Student scientists from the Inter American University of Puerto Rico, Barranquitas recently visited Fort Valley State University’s (FVSU) campus for a week to engage in advanced research.
This visit stemmed from the 2022 annual American Council for Medicinally Active Plants (ACMAP) meeting in Puerto Rico, where FVSU students and faculty presented their research in various fields. ACMAP promotes and fosters research, development, production and conservation of medicinal, aromatic and other bioactive plants useful to human health. Dr. Nirmal Joshee, an FVSU professor of plant science, serves as the current ACMAP president.
FVSU has collaborated with the Inter American University of Puerto Rico, Barranquitas for more than 15 years, which offers a master’s degree and doctorate in biotechnology.
“It has been a wonderful relationship, and we want to take it further,” Joshee said.
Rosalinda Aybar, who is a research technician at the Institute of Sustainable Biotechnology at the Inter American University of Puerto Rico, Barranquitas, joined fellow graduate student Kamila Rivera and doctoral student Christopher Sameolin on the visit. The group aimed to gain research insights and hands-on experience in microscopy and histology in Joshee’s plant science/plant biotechnology laboratory at FVSU’s Agricultural Research Station.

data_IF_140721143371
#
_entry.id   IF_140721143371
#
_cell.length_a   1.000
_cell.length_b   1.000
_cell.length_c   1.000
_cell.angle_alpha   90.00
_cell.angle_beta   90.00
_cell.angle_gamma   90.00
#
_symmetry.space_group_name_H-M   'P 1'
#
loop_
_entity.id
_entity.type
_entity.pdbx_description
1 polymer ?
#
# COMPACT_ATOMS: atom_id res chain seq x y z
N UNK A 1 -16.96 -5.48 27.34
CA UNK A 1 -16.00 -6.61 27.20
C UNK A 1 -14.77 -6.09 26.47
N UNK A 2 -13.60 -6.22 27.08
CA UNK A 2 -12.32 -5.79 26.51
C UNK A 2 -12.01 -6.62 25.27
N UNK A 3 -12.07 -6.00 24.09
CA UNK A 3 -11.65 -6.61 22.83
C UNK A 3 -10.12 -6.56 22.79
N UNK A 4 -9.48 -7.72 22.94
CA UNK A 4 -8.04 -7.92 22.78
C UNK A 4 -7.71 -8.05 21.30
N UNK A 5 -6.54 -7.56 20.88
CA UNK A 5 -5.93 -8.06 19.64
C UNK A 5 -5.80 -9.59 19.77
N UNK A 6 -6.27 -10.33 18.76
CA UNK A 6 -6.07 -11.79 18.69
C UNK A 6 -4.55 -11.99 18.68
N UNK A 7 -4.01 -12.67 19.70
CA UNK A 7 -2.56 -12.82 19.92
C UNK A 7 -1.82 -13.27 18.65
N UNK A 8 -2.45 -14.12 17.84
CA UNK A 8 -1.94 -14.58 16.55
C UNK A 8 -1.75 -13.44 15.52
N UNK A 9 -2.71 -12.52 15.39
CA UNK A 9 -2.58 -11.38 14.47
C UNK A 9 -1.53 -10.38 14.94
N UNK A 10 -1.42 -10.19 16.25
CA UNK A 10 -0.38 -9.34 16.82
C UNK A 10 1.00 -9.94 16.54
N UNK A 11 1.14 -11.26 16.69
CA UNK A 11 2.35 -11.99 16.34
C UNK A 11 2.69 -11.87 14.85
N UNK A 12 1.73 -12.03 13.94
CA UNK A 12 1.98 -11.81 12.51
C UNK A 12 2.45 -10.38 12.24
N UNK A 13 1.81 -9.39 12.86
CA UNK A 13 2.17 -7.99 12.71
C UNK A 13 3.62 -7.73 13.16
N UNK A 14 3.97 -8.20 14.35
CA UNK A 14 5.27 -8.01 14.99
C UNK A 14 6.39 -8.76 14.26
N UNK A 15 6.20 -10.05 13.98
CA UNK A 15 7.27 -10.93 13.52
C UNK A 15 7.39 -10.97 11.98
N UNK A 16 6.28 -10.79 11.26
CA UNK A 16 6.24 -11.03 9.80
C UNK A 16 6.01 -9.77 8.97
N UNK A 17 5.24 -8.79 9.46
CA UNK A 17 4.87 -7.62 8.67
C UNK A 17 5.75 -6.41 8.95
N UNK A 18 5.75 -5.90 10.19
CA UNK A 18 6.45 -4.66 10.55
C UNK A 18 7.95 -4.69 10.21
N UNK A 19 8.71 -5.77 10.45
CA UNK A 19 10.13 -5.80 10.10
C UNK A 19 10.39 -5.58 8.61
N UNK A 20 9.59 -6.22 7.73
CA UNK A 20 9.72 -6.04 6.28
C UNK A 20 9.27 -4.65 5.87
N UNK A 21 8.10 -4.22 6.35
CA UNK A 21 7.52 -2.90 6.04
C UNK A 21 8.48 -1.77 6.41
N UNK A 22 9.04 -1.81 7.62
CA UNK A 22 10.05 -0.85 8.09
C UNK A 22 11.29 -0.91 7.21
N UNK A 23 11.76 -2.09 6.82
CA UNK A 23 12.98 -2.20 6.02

Samantha Sherman, an FVSU research assistant and Master of Biotechnology alumna, led the experiments that involved preparing samples for paraffin sectioning and fluorescent staining.
“They have been good students and super eager to learn,” Sherman said. The guests also interacted with FVSU graduate students.
Aybar said this was an awesome experience because of FVSU’s extensive knowledge in plant histology.
“It is fascinating research because you can see the different types of cells,” she said. “It has been very knowledgeable for me, and one of the things that I have always wanted to work with.”
Rivera added that she learned new techniques and equipment, which will advance her skills while studying biotechnology and in her future career.
Sameolin said he is grateful for the opportunity.
“Being here gave me a wider perspective of new ideas, technology and methods to analyze data,” he said. “It has been vital for my project.”
Sameolin is researching bananas and plantains for food security in Puerto Rico.
“We are an island that has sensitive environmental conditions like hurricanes. We want to develop strong bananas, which is the most consumed fruit,” he noted. His research will benefit farmers and growers.
Joshee said FVSU’s partnership with the Inter American University of Puerto Rico is important because both institutions have different strengths that can benefit students. As a result of this positive experience, he looks forward to exploring other opportunities.